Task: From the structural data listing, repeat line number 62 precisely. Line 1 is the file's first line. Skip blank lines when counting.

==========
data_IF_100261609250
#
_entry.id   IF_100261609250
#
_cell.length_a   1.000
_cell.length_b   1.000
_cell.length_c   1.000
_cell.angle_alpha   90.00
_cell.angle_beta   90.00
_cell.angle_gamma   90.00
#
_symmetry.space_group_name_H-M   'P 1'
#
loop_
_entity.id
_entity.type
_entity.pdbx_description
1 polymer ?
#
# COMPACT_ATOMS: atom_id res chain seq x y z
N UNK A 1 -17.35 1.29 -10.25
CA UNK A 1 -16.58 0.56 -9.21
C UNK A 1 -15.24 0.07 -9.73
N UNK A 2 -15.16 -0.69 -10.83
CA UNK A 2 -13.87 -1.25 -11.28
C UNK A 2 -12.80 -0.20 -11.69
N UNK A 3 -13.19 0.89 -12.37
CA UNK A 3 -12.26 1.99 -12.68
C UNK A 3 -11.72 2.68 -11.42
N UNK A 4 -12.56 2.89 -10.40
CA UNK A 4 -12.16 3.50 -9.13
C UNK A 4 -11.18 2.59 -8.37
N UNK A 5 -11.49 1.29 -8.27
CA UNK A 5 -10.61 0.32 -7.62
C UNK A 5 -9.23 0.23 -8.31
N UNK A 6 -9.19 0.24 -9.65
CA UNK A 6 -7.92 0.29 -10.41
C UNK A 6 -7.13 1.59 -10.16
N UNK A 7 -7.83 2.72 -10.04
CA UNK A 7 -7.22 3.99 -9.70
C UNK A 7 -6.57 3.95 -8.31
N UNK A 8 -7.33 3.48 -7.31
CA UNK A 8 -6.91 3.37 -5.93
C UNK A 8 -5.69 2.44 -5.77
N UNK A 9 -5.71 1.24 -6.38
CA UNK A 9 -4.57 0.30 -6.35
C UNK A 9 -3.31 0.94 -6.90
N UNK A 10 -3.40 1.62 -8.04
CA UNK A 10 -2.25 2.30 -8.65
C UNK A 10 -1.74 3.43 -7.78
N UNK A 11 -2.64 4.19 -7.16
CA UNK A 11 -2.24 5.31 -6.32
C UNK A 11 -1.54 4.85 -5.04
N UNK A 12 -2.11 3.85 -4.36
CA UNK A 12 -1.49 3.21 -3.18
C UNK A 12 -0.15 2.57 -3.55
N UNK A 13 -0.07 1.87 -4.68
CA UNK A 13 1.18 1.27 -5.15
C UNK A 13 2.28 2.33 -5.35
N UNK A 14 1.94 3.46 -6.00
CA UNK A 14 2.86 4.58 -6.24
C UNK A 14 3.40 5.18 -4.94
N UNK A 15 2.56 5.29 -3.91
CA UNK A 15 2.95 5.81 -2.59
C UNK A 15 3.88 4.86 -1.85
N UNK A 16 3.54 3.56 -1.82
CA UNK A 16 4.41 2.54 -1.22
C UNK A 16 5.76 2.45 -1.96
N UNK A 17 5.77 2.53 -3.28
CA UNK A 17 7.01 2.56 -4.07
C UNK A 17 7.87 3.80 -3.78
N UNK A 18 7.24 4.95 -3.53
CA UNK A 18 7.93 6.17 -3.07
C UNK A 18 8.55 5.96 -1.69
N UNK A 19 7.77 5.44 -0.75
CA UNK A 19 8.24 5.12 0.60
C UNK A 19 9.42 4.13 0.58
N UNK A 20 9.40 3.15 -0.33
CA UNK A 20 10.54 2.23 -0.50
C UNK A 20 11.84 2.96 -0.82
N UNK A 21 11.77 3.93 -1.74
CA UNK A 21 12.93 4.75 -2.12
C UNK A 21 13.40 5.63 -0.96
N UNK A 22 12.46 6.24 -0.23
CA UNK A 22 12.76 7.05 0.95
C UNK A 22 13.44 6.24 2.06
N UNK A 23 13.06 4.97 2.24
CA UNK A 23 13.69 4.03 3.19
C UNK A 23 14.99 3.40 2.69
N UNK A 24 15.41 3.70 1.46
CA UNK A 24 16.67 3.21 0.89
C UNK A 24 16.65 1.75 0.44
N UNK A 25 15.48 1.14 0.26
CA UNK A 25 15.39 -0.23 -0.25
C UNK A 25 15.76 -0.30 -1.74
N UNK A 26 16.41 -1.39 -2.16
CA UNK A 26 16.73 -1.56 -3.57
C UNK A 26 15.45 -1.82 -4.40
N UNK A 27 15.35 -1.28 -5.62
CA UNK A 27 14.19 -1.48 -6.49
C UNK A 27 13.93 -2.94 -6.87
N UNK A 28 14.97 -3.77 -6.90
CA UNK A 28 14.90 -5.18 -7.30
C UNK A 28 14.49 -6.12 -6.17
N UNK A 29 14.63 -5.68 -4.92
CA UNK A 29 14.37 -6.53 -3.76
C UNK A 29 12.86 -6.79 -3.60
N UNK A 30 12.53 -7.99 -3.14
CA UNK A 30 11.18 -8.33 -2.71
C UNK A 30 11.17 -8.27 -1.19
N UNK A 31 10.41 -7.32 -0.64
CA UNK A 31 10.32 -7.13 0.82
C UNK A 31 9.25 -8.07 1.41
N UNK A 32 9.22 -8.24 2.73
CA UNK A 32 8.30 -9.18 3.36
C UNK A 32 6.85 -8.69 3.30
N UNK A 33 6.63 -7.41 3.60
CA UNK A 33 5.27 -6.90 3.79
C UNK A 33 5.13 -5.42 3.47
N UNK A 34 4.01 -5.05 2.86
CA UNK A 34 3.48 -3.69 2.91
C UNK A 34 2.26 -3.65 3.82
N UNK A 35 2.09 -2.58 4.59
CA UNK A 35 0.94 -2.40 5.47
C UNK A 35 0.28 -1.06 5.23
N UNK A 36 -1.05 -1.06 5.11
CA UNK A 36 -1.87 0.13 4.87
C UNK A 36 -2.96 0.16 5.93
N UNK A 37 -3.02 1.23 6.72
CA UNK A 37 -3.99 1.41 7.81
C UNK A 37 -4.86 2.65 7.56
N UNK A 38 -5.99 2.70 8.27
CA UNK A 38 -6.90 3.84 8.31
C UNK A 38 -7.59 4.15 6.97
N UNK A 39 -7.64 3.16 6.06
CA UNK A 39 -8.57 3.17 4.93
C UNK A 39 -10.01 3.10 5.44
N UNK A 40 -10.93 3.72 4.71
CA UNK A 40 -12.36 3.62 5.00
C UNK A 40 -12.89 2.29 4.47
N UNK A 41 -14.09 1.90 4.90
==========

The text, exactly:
C UNK A 14 3.40 5.18 -4.94